The dog police, part 2

Part 1 here.

And as I said at the end of that, it’s not over yet.

After the last incident, I sent a friendly letter to our neighbourhood git suggesting politely that we might be adult about things and have a conversation about his issues with living next to Oliver. Failing that, perhaps we could reach an agreement regarding our mutual behaviour and avoid each other at all times.

I did not receive a reply.

Instead, I was told by another neighbour that the police had once again been at my apartment as they were called out regarding a vicious attack claim. Being the conscientious young man (read geek) that I am, I started reading about dog law.

31602. ‘Potentially dangerous dog’ means any of the following: (a) Any dog which, when unprovoked, ontwo separate occasions within the prior 36-month period, engages in any behavior that requires a defensive action by any person to prevent bodily injury when the person and the dog are off the property of the owner or keeper of the dog. (b) Any dog which, when unprovoked, bites a person causing a less severe injury than as defined in Section 31604. (c) Any dog which, when unprovoked, on two separate occasions within the prior 36-month period, has killed, seriously bitten, inflicted injury, or otherwise caused injury attacking a domestic animal off the property of the owner or keeper of the dog.

31603. ‘Vicious dog, means any of the following: (a) Any dog seized under Section 599aa of the Penal Code and upon the sustaining of a conviction of the owner or keeper under subdivision (a) of Section 597.5 of the Penal Code. (b) Any dog which, when unprovoked, in an aggressive manner, inflicts severe injury on or kills a human being. (c) Any dog previously determined to be and currently listed as a potentially dangerous dog which, after its owner or keeper has been notified of this determination, continues the behavior described in Section 31602 or is maintained in violation of Section 31641, 31642, or 31643.

By these definitions, Oliver is not even a potentially dangerous dog, let alone a vicious dog. I should remind the reader that the gentleman bringing these claims is a lawyer and really should know this stuff.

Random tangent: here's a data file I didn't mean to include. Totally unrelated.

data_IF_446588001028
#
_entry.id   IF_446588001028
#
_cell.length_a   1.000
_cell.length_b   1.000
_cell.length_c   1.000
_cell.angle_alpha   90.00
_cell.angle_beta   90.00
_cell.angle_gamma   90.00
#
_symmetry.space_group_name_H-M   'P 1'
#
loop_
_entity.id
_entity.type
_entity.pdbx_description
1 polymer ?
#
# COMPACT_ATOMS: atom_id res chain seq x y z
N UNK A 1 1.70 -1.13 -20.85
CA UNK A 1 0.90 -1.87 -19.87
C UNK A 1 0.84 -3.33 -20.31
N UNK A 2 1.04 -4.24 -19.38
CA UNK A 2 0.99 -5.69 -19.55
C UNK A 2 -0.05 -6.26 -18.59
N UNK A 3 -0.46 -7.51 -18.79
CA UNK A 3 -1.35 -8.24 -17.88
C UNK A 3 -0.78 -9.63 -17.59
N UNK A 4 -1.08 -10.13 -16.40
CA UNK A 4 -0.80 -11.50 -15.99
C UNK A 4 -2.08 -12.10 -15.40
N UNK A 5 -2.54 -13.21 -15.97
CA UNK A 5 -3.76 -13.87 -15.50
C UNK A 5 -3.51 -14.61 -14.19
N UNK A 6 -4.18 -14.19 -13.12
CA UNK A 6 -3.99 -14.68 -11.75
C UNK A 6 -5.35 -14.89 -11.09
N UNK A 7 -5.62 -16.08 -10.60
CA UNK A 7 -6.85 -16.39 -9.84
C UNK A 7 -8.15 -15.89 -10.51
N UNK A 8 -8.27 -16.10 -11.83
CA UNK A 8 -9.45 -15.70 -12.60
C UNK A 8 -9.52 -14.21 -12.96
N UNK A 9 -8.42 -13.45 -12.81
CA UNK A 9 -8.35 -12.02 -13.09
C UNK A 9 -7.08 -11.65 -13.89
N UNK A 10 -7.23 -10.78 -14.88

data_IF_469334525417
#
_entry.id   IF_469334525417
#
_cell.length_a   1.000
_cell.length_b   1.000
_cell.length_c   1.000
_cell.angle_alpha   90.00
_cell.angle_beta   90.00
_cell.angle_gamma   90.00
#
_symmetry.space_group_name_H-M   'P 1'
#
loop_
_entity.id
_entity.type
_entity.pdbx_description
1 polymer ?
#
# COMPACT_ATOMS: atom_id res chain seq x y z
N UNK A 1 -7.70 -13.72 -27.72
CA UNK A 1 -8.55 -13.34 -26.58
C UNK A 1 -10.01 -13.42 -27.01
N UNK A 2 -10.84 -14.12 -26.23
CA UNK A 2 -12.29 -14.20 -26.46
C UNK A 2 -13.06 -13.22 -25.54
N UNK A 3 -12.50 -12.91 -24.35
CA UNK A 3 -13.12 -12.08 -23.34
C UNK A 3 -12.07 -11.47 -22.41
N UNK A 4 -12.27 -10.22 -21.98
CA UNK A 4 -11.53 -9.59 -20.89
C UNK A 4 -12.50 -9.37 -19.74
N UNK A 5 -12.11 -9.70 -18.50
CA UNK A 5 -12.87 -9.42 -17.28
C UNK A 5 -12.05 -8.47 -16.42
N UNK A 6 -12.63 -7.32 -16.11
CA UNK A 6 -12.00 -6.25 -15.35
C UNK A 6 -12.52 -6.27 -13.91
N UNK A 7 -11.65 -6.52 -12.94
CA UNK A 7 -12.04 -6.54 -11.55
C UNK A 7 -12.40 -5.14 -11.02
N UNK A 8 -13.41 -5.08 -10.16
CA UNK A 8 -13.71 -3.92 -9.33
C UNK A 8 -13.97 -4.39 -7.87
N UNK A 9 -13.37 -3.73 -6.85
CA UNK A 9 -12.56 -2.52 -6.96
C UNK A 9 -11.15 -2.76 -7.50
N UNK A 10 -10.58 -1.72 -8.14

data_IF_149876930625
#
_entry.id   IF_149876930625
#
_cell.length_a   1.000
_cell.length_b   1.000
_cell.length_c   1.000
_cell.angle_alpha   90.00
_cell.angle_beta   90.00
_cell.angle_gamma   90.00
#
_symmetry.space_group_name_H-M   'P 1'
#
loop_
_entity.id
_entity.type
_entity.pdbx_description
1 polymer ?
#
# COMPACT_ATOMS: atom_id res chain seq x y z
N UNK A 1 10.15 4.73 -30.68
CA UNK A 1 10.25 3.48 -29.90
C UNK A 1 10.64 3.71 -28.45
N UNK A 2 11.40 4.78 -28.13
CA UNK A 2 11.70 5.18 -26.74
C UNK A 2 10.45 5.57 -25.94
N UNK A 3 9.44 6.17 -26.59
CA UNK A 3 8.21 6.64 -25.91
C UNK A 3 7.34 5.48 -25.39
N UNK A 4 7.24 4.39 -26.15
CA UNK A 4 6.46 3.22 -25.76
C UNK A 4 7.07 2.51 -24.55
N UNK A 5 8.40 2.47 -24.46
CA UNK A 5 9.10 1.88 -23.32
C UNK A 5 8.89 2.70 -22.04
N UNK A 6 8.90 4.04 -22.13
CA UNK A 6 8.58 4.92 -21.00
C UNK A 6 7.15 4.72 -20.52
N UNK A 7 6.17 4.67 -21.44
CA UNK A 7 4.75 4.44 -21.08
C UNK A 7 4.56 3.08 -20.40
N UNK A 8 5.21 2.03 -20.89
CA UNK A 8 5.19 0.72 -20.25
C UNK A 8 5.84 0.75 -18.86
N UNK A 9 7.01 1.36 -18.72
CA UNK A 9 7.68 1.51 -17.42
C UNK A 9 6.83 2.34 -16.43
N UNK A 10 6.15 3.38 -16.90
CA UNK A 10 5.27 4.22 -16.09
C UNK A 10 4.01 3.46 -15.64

I should also reiterate that I only know of two occasions when I’ve even seen the neighbour, and he and Oliver never had contact.

Anyway, legal technicalities aside, I have been summoned to a hearing to determine if Oliver poses a danger to society. It would be laughable if it wasn’t so sad that a person can be so bitter, so angry at the world, that he’d rather take the time to file a claim and go to a hearing than just sit down and have a conversation.

So here I am preparing evidence of Oliver’s temperament and pulling up logs of email conversations with my building manager, all to satisfy the whim of some twisted old coot with too much time on his hands. I just hope he realises the seriousness of his actions; that someone who is less prepared and less conscientious might have their dog destroyed, just because he doesn’t like them. I can only, in my optimistic outlook, assume that he really doesn’t understand what a dog means to an owner. How they are part of the family just as much as a child would be.

The alternative, that he understands exactly what he’s doing and is pursuing this nonsense with vindictiveness and determination, is too awful to comprehend.

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